nominees should demonstrate high standards of personal and professional ethics and integrity;
nominees should have proven achievement and competence in the nominee’s field and the ability to exercise sound business judgment;
nominees should have skills that are complementary to those of the existing board;
nominees should have the ability to assist and support management and make significant contributions to the Company’s success; and
nominees should have an understanding of the fiduciary responsibilities that is required of a member of the board of directors and the commitment of time and energy necessary to diligently carry out those responsibilities.

Stockholders may recommend individuals to the Nominating and Corporate Governance Committee for consideration as potential director candidates. Any such proposals should be submitted to our corporate secretary at our principal executive offices no later than the close of business on the 90th day nor earlier than the close of business on the 120th day prior to the one-year anniversary of the date of the preceding year’s annual meeting and should include appropriate biographical and background material to allow the Nominating and Corporate Governance Committee to properly evaluate the potential director candidate and the number of shares of our stock beneficially owned by the stockholder proposing the candidate. Stockholder proposals should be addressed to Adicet Bio, Inc., 200 Berkeley Street, 19th Floor, Boston, Massachusetts 02116, Attention: Corporate Secretary. We also encourage you to submit any such proposals via email to IR@adicetbio.com. Assuming that biographical and background material has been provided on a timely basis in accordance with our bylaws, any recommendations received from stockholders will be evaluated in the same manner as potential nominees proposed by the Nominating and Corporate Governance Committee. If our board of directors determines to nominate a stockholder recommended candidate and recommends his or her election, then his or her name will be included on our proxy card for the next annual meeting of stockholders. See “Stockholder Proposals” for a discussion of submitting stockholder proposals.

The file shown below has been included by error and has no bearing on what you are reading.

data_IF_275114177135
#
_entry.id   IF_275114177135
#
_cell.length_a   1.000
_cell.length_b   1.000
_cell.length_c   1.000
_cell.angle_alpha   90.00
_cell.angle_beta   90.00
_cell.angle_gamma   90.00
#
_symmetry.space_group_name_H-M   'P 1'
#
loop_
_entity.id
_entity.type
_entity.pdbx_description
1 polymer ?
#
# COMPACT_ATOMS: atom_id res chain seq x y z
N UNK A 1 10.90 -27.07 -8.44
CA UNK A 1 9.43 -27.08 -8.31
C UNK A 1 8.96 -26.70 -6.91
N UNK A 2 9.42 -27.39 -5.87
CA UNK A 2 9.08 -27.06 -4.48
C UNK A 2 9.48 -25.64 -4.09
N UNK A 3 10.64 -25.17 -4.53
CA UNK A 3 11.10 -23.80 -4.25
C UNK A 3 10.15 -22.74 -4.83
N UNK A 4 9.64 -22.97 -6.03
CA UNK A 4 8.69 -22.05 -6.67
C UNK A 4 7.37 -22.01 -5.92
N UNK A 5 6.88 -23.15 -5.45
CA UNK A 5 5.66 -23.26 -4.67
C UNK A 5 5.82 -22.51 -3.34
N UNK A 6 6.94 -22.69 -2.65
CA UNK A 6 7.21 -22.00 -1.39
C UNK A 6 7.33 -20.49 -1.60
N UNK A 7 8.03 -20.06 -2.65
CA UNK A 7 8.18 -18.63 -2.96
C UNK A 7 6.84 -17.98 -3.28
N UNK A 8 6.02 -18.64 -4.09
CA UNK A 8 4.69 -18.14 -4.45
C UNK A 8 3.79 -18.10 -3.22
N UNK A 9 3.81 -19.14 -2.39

Director Independence

Applicable Nasdaq Stock Market LLC (Nasdaq) rules require a majority of a listed company’s board of directors to be comprised of independent directors within one year of listing. In addition, the Nasdaq rules require that, subject to specified exceptions, each member of a listed company’s audit, compensation and nominating and corporate governance committees be independent and that audit committee members also satisfy independence criteria set forth in Rule 10A-3 under the Exchange Act and that compensation committee members satisfy independence criteria set forth in Rule 10C-1 under the Exchange Act. Under applicable Nasdaq rules, a director will only qualify as an “independent director” if, in the opinion of the listed company’s board of directors, that person does not have a relationship that would interfere with the exercise of independent judgment in carrying out the responsibilities of a director. In order to be considered independent for purposes of Rule 10A-3, a member of an audit committee of a listed company may not, other than in his or her capacity as a member of the audit committee, the board of directors, or any other board committee, accept, directly or indirectly, any consulting, advisory, or other compensatory fee from the listed company or any of its subsidiaries or otherwise be an affiliated person of the listed company or any of its subsidiaries. In addition, in affirmatively determining the independence of any director who will serve on a company’s compensation committee, Rule 10C-1 under the Exchange Act requires that a company’s board of directors

22